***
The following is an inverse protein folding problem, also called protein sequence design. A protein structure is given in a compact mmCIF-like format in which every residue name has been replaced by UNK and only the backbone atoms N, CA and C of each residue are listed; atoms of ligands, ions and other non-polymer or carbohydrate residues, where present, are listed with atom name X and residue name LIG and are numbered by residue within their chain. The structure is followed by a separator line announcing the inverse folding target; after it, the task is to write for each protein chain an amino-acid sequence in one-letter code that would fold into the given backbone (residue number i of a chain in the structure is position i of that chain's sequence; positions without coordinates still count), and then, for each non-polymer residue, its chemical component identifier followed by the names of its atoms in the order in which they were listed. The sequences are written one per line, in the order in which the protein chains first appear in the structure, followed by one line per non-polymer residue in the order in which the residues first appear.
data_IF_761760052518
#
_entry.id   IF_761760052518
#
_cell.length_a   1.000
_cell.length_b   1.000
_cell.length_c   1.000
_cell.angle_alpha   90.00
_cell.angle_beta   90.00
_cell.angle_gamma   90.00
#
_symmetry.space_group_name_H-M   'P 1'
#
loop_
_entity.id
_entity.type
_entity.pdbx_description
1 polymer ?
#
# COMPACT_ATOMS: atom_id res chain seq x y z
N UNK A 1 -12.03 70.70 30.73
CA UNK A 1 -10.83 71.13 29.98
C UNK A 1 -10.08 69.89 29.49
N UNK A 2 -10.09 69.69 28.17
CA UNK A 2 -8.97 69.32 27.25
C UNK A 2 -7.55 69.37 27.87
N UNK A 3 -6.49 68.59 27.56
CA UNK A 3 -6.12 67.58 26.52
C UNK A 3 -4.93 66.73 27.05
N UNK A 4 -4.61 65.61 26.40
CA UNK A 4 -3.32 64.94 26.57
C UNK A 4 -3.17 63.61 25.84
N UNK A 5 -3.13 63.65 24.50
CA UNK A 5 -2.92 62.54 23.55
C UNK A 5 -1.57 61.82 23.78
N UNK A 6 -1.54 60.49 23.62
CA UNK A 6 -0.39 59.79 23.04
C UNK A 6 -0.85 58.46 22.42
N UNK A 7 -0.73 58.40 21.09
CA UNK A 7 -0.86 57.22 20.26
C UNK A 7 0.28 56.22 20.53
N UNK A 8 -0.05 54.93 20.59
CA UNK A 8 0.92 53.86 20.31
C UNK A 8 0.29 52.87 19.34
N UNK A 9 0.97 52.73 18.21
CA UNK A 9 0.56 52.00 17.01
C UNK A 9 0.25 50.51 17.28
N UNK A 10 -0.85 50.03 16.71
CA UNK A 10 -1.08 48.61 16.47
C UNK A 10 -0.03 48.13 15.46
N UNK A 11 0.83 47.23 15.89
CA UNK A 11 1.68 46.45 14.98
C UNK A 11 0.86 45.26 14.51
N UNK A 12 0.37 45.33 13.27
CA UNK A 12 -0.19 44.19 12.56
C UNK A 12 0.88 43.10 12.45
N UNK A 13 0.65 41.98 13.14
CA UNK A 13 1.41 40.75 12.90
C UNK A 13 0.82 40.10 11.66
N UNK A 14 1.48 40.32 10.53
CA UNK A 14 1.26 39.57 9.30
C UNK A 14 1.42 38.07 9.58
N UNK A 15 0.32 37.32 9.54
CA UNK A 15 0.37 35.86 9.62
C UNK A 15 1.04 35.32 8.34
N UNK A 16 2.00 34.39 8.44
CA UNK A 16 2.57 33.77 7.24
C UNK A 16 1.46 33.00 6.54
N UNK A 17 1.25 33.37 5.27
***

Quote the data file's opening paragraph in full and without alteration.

The following is an inverse protein folding problem, also called protein sequence design. A protein structure is given in a compact mmCIF-like format in which every residue name has been replaced by UNK and only the backbone atoms N, CA and C of each residue are listed; atoms of ligands, ions and other non-polymer or carbohydrate residues, where present, are listed with atom name X and residue name LIG and are numbered by residue within their chain. The structure is followed by a separator line announcing the inverse folding target; after it, the task is to write for each protein chain an amino-acid sequence in one-letter code that would fold into the given backbone (residue number i of a chain in the structure is position i of that chain's sequence; positions without coordinates still count), and then, for each non-polymer residue, its chemical component identifier followed by the names of its atoms in the order in which they were listed. The sequences are written one per line, in the order in which the protein chains first appear in the structure, followed by one line per non-polymer residue in the order in which the residues first appear.